Cybersecurity

Senate Dem will ‘use every power’ to stop anti-encryption bill

Greg Nash

Sen. Ron Wyden (D-Ore.) on Wednesday vowed to “use every power I have” to block legislation that would weaken encryption.

“Encryption is one of the best defenses an individual has to protect himself or herself in the digital world,” Wyden said during a speech at RightsCon, an annual conference on the future of the Internet.

{mosads}“Without encryption, the technologies we live with would enable thieves to take not only our wallets and purses, but our entire life savings in the blink of an eye,” added Wyden, long considered one of the tech and privacy community’s leading advocates on Capitol Hill.

Lawmakers are currently debating whether to move on legislation that would give law enforcement officials greater access to encrypted data.

The conversation has taken on added urgency in the wake of the terror attacks last year in Paris and San Bernardino, Calif., and last week in Brussels. Many lawmakers say encryption likely helped the terrorists hide their plans in each case.

In response, Sens. Richard Burr (R-N.C.) and Dianne Feinstein (D-Calif.) — leaders of the Intelligence Committee — are working on a measure that would force companies to comply with government requests for locked data.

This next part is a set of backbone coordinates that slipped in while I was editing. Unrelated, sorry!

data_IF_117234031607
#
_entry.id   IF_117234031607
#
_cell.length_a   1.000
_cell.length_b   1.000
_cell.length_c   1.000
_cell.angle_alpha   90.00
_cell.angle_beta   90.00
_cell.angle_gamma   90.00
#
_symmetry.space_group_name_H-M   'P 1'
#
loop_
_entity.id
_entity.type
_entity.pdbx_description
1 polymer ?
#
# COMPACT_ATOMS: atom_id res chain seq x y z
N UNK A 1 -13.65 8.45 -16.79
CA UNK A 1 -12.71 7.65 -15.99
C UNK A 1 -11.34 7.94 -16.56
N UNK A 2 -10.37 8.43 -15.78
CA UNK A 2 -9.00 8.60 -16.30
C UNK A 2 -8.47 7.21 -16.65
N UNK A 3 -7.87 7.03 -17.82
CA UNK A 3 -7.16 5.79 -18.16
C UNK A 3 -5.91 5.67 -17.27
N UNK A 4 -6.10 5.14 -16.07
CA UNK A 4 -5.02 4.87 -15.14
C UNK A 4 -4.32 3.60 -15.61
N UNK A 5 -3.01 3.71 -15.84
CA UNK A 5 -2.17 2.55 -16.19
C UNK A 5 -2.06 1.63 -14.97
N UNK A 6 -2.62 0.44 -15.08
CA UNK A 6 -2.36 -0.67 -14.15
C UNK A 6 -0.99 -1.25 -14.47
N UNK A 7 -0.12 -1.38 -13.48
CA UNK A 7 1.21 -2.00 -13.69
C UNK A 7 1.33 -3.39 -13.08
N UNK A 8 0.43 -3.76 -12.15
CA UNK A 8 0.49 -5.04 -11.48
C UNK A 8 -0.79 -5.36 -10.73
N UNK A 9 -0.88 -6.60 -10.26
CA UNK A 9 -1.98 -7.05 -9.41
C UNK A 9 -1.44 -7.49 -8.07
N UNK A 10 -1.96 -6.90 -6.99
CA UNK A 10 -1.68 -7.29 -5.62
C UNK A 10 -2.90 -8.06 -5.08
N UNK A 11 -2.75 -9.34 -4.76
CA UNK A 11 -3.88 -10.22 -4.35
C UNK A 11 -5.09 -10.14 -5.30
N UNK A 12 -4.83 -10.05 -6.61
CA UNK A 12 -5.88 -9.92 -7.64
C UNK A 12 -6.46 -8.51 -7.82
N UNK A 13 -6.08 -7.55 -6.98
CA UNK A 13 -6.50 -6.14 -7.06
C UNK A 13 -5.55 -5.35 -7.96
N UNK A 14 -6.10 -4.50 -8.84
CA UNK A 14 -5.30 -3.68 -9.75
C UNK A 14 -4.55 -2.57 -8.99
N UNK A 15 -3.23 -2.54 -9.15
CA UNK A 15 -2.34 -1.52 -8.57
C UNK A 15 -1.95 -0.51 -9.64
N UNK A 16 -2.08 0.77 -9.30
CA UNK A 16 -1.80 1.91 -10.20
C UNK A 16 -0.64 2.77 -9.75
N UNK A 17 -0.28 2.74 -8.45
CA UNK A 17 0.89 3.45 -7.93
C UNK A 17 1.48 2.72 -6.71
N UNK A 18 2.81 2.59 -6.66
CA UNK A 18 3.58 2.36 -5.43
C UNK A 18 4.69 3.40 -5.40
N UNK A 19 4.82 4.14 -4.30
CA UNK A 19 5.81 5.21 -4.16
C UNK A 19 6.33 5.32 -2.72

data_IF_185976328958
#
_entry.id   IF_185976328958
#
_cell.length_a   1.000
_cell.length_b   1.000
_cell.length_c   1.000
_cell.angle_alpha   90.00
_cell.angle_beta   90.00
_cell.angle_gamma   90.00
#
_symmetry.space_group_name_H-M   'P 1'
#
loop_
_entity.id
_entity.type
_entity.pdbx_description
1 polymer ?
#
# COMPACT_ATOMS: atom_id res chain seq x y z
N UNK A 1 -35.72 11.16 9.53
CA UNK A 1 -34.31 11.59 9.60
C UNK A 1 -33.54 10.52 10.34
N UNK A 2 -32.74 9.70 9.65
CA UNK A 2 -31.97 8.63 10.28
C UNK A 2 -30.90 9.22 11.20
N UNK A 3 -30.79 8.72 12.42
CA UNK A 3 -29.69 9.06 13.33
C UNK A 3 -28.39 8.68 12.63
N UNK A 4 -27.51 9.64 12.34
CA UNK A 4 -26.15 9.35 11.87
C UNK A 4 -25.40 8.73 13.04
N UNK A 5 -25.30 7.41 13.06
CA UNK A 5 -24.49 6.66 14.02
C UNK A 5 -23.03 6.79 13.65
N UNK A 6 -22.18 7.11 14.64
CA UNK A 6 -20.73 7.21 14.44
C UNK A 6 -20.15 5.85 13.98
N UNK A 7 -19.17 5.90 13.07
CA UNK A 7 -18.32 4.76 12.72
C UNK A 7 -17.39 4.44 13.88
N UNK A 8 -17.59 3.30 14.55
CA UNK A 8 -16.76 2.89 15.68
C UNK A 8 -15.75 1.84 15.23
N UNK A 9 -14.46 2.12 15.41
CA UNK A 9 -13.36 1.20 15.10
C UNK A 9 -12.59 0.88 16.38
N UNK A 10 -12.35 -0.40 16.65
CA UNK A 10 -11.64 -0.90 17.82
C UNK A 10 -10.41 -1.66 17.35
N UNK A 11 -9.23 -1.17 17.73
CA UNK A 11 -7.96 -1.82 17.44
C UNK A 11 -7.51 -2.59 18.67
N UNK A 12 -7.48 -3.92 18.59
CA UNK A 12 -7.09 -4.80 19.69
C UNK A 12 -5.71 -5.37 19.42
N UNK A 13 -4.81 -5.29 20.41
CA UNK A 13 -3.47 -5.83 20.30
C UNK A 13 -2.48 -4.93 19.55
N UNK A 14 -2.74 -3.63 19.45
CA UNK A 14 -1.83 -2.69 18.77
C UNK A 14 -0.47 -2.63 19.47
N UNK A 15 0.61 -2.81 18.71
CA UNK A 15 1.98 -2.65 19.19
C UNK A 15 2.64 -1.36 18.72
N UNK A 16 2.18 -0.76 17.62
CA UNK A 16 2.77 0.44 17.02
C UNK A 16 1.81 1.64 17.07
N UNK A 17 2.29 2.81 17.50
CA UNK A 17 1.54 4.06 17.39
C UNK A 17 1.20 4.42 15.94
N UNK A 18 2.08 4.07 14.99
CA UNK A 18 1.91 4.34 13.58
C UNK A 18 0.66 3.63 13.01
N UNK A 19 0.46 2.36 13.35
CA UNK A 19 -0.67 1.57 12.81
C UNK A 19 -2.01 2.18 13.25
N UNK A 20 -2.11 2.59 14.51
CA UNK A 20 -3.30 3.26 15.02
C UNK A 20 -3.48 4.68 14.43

Apple has recently rebuffed several court orders in which the FBI was seeking the tech giant’s help unlocking iPhones.

Though the Justice Department recently withdrew its effort to get Apple’s help to unlock one of the San Bernardino shooter’s phones, it is still pursuing similar court orders in dozens of other cases.

While law enforcement officials argue they need this access to complete lawful investigations, the tech community says helping investigators would force companies to undermine their security.

House Homeland Security Committee Chairman Michael McCaul (R-Texas) and Sen. Mark Warner (D-Va.) have introduced a bill with bipartisan support that would establish a national commission to study how police can get at people’s encrypted data without endangering Americans’ privacy.

In Wyden’s remarks Wednesday, the Oregon Democrat outlined a “New Compact for Security and Liberty in the Digital Age.”

The first component of that compact was ensuring strong encryption.

“Without encryption, the most personal affairs of every individual, whom they spend time with, where they go and what they think could be laid bare despite their best efforts to keep that information private,” Wyden said.

The senator said he would renew his efforts to get his Secure Data Act passed. The measure, initially introduced in 2014, would ban the government from requiring companies to weaken their products.

“The Justice Department is trying to claim that the government has that power today,” he said. “They dropped a high-profile case this week, but as sure as the night follows the day, they will be back.”

Tags Dianne Feinstein Mark Warner Richard Burr Ron Wyden

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